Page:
“I would also note that the conditions have changed. The rise of the delta variant, especially in communities where there are large numbers of unvaccinated individuals, where there are growing case numbers, is certainly something that has raised the alarm for us, it has raised the alarm for members of Congress, and it has certainly added to the need to take this additional step,” she said.

Here’s the next question:

“The president may support the legal justification, but he also publicly gave voice to doubts about the constitutionality. What’s the White House’s message then to Americans who heard what happened yesterday, heard what was said at this podium on Monday, can’t square the two, and are now disappointed that the president is signaling that he doesn’t respect the rule of law,” another reporter asked.

This time the White House press secretary theorized that the American people are so touched by Biden helping out deadbeat renters that they won’t notice or don’t mind him breaking the law.

“I’m not sure there are Americans evaluating it to that degree. Maybe there are some of [them] you have talked to. I don’t know. What the president has — his message to the American people, especially those who are concerned about losing their homes, being kicked out of their homes, is that he’s going to do everything in his power to make sure they can stay in their homes as long as possible,” she said.

The reporter wasn’t impressed by this ‘feelings over facts’ argument.

“But the president is a lawyer, spent 36 years in the Senate, was chairman of the Senate Judiciary Committee, eight years as vice president, half a year as president. He speaks often about democracy versus autocracy. He’s issuing or overseeing this order from the CDC in the face of doubts about its constitutionality, which he seemed to echo yesterday,” the reporter noted.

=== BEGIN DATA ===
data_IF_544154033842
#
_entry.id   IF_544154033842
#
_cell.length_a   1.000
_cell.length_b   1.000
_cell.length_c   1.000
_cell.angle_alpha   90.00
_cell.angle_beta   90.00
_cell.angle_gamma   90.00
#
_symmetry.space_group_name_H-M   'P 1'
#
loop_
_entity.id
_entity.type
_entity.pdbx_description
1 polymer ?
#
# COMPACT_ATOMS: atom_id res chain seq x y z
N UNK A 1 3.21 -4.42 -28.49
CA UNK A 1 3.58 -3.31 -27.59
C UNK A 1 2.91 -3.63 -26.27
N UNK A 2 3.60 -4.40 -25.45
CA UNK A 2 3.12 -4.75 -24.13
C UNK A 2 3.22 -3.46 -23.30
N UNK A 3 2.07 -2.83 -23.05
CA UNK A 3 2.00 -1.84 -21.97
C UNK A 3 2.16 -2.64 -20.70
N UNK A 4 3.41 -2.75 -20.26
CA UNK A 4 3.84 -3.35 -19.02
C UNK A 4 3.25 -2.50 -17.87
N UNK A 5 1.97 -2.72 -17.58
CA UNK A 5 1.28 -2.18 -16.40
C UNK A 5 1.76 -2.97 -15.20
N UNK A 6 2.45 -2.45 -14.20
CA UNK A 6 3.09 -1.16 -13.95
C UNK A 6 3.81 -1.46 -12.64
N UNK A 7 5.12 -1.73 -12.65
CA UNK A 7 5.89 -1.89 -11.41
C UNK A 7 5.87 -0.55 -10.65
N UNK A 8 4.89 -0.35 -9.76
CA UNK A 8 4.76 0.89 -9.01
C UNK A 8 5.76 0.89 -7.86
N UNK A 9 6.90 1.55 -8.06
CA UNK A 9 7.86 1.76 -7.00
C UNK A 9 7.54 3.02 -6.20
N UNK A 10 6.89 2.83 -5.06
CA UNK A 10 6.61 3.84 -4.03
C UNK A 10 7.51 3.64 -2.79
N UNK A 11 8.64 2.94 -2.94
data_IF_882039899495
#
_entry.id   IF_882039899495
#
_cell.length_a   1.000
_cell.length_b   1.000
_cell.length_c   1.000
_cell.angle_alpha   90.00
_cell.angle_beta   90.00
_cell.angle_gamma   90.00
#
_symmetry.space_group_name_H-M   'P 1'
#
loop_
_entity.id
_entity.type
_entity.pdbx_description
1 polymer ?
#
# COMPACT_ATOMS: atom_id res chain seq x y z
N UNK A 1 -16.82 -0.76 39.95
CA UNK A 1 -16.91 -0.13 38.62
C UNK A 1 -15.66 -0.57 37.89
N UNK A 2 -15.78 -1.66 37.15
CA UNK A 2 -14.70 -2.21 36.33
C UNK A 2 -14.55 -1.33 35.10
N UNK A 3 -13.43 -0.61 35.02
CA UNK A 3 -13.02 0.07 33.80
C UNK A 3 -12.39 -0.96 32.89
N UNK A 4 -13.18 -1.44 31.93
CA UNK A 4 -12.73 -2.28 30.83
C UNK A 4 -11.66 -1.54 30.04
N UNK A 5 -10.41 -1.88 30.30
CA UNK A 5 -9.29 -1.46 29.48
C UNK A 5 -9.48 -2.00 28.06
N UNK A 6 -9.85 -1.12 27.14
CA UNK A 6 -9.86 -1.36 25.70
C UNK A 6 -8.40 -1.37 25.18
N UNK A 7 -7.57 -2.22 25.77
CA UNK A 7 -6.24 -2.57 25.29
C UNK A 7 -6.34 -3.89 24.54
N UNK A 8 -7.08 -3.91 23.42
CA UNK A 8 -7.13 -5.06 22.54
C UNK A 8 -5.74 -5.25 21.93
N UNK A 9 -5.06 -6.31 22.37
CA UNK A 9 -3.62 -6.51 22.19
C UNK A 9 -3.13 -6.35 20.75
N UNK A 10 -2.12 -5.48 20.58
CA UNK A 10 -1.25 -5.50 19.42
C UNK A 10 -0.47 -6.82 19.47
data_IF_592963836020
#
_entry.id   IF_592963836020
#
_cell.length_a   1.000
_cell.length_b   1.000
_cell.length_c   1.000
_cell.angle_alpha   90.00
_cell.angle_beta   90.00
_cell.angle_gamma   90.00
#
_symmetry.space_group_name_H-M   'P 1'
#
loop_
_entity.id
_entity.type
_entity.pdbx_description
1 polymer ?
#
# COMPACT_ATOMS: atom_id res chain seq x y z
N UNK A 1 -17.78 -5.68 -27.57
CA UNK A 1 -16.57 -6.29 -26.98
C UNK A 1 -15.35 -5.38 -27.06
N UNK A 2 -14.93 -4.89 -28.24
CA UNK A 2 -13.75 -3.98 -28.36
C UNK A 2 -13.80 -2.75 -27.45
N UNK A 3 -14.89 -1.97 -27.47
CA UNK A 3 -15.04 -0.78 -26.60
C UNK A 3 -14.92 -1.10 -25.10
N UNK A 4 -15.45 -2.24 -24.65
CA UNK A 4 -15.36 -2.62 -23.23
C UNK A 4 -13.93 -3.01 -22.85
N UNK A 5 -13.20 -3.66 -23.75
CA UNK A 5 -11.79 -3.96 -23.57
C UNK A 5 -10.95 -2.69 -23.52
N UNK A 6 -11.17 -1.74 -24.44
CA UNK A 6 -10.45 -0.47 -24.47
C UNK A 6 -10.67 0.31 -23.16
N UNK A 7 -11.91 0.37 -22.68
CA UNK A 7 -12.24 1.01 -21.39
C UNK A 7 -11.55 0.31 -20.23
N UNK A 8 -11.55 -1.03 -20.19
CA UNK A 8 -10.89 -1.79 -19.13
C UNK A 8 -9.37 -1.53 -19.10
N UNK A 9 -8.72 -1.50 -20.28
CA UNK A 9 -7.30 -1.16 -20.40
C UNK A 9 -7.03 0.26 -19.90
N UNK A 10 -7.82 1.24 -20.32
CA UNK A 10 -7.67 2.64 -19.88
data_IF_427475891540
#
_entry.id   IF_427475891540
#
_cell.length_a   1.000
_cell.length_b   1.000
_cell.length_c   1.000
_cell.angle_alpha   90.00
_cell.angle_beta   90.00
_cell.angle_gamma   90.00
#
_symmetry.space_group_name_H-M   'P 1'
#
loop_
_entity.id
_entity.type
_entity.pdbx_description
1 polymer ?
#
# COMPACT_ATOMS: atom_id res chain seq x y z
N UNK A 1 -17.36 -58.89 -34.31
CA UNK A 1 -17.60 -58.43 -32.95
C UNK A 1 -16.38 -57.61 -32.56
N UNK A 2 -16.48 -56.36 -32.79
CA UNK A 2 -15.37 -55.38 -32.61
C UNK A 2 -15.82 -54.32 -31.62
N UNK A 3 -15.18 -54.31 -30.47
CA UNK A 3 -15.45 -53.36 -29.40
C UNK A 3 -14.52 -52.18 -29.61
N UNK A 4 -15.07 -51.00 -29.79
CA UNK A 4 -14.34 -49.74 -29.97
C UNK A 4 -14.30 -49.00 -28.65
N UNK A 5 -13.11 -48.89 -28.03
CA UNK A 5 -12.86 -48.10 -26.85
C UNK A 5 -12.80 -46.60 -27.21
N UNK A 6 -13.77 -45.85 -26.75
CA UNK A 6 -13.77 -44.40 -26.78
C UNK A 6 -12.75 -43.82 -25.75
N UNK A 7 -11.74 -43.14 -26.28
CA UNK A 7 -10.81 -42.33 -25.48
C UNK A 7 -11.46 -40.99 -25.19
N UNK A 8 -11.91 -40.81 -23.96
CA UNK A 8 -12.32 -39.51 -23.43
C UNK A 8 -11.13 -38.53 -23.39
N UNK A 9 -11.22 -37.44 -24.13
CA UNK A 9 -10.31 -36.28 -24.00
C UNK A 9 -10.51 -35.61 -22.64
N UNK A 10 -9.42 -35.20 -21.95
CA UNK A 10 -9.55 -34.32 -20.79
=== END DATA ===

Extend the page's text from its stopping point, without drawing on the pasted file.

“If there’s no inconsistency here, the president is — I mean, there are many people out there who say that the president is essentially not giving voice to the ethic that he campaigned on. He didn’t call Congress back. He asked Congress to act; it didn’t. How do you square all that?” the reporter added.

In other words, despite Biden’s cries about how former President Donald Trump was acting like an autocrat, it turns out that he’s the one with the autocratic tendencies.

Psaki responded by basically saying that because the president thinks the new eviction moratorium has “legal justification,” that makes it OK.

“I think what’s important to note here is that the president would not have moved forward with a step where he didn’t feel comfortable and confident in the legal justification,” she said.

And here’s the final relevant question:

“What was the moment that the president became certain that he was on solid legal standing to move forward with this extension? And what was the argument, the specific legal argument, that won out and changed his mind?” a reporter asked.

Psaki responded by again claiming that the new eviction moratorium is entirely separate from the original moratorium. 

“Well again, as I’ve been discussing, the justification from the legal team is that this is a different moratorium. It’s narrow. It’s targeted at the highest — at the areas highest impacted. It is not an extension of the national moratorium that was struck down just six weeks ago,” she said.

None of her answers seemed to do anything to stem the tide of anger and confusion brewing among the public. If anything, her answers only further cemented their growing suspicion that this administration doesn’t give a damn about the law.


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Vivek Saxena